There's grumpy, limping Uncle George, mousey Miss Emily, and reclusive Cousin Howard, who hardly ever leaves his library.
But the children are especially enchanted by the cattle of Clawstone Park - rare and beautiful beasts, as white as snow and as wild as wolves. No one knows where they came from, but the owners of Clawstone have always protected them. So, as the castle crumbles away, Madlyn and Rollo devise a money-raising scheme.
Definitely meant for younger children, and even so I wouldn't call this one of the author's best. I missed the engaging, eccentric characters she created in Secret Countess, Company of Swans, and Magic Flutes. The detailed descriptions of gross hauntings didn't seem like a satisfying substitute.
I thought this would be narrated by David Tennant who I heard was brilliant reading this book. Not an interesting read this narrator. It was an error in purchase--wish I could return it. I'll be looking for his version. *sigh*
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I've called this a morality tale because - essentially - it is really. The bad people get punished for doing bad deeds by plucky children. The sophisticated bit is that, whilst the outcome is never COMPLETELY in doubt (good will triumph) there are enough dead ends & plot complications to keep a 9 year old hanging. The overall theme is kindness to animal & money isn't everything.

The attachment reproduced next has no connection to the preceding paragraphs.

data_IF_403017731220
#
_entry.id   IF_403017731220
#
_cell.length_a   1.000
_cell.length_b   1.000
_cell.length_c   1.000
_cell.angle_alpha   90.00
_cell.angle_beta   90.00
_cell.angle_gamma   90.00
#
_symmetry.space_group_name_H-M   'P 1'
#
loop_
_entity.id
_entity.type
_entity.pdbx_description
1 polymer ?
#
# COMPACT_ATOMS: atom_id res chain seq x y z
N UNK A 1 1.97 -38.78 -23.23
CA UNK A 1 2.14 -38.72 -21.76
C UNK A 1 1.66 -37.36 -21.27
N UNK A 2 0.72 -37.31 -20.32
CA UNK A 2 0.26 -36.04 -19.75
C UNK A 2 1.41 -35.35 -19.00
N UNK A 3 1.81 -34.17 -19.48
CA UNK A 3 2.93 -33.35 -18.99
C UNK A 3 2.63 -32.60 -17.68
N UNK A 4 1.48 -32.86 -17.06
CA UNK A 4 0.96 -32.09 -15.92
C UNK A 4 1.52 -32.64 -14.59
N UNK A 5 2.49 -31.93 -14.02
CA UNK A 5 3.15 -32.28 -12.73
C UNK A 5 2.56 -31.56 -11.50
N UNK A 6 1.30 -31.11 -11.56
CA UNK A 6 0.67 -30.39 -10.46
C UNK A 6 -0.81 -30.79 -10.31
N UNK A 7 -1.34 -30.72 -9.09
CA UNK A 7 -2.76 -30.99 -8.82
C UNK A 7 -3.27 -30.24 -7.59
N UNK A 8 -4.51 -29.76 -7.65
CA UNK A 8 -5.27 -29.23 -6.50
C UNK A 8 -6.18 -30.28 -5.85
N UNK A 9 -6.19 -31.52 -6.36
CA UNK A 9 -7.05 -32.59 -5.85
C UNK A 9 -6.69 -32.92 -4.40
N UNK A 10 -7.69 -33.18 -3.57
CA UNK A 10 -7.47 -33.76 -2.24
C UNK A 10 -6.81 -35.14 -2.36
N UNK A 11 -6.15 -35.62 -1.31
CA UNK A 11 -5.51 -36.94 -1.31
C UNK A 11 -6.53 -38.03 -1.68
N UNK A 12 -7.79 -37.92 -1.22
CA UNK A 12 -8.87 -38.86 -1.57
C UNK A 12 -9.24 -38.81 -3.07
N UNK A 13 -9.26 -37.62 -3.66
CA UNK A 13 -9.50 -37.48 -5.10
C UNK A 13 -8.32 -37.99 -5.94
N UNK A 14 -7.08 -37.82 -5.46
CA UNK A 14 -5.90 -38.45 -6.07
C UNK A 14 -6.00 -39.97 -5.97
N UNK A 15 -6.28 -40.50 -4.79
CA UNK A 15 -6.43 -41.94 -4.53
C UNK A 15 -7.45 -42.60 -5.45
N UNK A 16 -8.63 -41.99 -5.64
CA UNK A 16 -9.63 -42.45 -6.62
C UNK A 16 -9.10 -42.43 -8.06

There is a gloriously spooky, slightly rundown atmosphere to this book. One of our favorite parts was when the children auditioned some "proper" ghosts for Clawstone Castle, as its resident ghost was rather shy. There are some glorious bits where the ghosts get stage fright, or design new set pieces to scare the visitors in turn - but be warned that the descriptions are suitably gory (particularly the ghost rat chewing away at the flesh of a ghost chest) which makes this book not suitable for the squeamish or very young.
I would recommend this book. There is something gloriously Famous Five about it, as the children are essentially doing all the detective work and pulling the plot along, whilst the adults tend to just make a mess of things.